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5E Experiences with a PC garrote weapon?

Charlaquin

Goblin Queen
Thanks for sharing your approach. That's a completely different way of handling it than I would ever have come up with! How has this played at your table?
I haven’t used it at the table yet, but that’s the first thing I would try if I had a player who wanted to use a garrote.

If I'm understanding your approach right, it sounds like...
  • In your game, a garrote is an item anyone can use when initiating a grapple.
  • There are no special conditions (e.g. target unaware or incapacitated, attacker having advantage) that must be in place in order to use the garrote. You're attempting a grapple? You can use a garrote!
  • When you succeed on a grapple (while holding a garrote), the target is unable to speak (including being unable to cast Verbal spells – which is almost all spells), and is forced to hold its breath (a matter of minutes).
  • However, if you manage to surprise a creature, and successfully grapple it using a garrote, then it is caught without the chance to gasp for air and it begins suffocating (matter of rounds).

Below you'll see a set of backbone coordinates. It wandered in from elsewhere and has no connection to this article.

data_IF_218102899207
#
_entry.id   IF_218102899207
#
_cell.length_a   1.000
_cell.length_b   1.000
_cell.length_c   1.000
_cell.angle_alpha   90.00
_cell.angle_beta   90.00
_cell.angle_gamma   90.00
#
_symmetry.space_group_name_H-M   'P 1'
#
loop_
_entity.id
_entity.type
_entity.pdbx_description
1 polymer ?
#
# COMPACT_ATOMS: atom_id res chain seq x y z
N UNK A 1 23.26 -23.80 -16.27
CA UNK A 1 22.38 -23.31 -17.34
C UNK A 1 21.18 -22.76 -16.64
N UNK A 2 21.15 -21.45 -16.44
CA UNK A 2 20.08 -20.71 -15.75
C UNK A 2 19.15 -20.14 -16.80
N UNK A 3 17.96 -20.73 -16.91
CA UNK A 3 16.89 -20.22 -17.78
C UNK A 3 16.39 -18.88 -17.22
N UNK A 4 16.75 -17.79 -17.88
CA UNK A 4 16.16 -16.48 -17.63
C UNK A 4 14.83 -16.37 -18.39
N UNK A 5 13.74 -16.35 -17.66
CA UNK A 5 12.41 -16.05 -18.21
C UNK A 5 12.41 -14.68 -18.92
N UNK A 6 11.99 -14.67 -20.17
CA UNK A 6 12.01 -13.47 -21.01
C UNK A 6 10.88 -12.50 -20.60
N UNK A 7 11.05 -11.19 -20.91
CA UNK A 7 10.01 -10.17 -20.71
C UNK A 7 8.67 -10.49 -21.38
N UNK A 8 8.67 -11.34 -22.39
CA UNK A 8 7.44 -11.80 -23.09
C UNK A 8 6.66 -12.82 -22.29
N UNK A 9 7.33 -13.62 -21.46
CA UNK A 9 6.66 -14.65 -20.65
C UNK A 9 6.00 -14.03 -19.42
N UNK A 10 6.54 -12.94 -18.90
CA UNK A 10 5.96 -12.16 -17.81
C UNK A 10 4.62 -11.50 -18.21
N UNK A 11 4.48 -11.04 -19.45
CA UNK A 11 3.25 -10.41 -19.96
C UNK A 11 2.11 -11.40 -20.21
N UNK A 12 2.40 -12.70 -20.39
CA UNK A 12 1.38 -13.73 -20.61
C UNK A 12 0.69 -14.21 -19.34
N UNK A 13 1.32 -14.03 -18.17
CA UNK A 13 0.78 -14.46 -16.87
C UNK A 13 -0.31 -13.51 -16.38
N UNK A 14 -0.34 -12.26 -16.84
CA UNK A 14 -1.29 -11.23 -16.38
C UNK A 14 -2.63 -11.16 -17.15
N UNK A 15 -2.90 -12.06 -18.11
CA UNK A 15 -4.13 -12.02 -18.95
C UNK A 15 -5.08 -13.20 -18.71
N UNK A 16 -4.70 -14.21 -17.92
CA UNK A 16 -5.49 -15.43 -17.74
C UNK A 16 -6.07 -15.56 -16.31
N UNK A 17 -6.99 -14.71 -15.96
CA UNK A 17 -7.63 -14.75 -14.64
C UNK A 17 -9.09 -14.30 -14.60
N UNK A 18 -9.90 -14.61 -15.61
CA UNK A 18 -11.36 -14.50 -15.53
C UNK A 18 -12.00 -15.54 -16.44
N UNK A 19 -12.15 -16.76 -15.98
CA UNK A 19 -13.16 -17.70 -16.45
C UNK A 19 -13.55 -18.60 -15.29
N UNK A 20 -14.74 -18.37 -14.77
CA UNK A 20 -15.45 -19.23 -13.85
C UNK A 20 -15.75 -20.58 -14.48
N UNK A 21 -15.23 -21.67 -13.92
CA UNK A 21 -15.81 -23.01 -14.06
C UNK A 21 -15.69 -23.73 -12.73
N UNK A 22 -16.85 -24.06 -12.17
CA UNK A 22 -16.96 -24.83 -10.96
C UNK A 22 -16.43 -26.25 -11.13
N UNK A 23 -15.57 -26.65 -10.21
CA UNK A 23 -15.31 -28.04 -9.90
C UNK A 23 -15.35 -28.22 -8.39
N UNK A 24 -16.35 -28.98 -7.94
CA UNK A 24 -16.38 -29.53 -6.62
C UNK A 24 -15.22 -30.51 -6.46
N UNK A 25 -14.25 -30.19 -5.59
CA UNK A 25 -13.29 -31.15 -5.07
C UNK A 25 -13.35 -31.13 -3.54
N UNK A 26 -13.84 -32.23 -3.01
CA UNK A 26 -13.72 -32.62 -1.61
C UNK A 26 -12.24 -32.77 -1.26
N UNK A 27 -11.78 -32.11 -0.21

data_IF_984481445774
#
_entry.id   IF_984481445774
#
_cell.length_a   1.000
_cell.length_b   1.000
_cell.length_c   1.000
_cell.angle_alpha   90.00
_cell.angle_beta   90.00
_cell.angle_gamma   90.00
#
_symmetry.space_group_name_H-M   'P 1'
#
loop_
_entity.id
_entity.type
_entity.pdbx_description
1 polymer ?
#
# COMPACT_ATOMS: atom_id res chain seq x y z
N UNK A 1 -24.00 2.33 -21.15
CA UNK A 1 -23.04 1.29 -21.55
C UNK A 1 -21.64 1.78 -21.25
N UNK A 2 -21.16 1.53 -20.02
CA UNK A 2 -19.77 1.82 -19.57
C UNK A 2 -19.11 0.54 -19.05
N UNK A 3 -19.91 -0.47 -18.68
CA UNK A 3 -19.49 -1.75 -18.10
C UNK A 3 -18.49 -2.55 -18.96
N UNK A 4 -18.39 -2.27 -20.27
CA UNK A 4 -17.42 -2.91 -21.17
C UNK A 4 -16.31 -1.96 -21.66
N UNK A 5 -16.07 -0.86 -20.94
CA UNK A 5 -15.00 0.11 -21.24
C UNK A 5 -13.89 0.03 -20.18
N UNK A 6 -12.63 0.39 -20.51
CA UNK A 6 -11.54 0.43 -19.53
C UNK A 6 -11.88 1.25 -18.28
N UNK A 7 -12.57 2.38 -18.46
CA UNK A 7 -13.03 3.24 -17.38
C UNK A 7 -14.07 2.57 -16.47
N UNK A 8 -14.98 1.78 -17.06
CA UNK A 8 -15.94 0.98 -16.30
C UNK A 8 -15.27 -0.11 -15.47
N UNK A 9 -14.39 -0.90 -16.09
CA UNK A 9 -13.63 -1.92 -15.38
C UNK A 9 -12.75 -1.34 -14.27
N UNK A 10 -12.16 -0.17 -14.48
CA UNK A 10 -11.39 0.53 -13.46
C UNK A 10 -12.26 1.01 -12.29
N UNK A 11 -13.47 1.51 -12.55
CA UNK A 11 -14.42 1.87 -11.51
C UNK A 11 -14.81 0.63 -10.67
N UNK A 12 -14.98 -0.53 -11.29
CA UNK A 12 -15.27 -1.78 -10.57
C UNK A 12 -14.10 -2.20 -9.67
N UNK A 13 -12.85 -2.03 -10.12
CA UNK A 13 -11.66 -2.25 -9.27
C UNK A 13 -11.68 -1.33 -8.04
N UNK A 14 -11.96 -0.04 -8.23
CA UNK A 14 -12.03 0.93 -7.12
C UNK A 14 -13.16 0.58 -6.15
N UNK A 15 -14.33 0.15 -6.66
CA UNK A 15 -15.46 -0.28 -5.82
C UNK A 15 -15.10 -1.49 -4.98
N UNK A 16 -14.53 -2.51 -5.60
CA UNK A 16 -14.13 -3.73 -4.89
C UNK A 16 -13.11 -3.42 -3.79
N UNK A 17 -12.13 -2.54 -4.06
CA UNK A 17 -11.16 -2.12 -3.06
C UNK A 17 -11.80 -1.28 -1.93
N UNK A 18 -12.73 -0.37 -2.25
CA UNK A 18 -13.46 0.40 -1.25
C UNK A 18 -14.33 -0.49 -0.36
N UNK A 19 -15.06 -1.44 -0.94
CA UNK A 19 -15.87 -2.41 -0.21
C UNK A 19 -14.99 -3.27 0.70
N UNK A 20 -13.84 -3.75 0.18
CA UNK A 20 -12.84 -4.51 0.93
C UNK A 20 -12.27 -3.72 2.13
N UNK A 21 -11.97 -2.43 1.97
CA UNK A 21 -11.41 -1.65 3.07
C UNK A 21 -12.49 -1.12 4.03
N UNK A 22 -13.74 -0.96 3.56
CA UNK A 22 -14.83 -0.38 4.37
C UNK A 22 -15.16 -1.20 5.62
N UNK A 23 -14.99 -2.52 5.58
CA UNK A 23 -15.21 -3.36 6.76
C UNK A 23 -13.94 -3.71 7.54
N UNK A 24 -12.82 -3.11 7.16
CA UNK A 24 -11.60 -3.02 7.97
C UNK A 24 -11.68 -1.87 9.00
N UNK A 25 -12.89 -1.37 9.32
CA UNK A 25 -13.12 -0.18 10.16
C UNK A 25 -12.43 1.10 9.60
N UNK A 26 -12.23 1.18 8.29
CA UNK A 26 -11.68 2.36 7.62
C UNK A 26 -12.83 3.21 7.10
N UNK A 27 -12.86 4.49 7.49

• Maintaining the garrote uses the standard grapple rules (which dramatically favor PCs).
Is that what you were describing?
Yep, that’s how I would approach it. Of course, if it proved to cause any problems I’d refine it further, but it looks good for a first pass to me.
 

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My first attempt...although this is kind of complicated.
  • Can only be used against a creature that is surprised, incapacitated, or one that has no visible enemies with 5'. (So you can't use it against somebody in active melee, but you could against somebody attacking from range, if you are hidden from it.)
  • Requires an attack roll. If successful, Grapple begins. Requires concentration to maintain.
  • If successful, target cannot speak.
  • On target's turn, target can: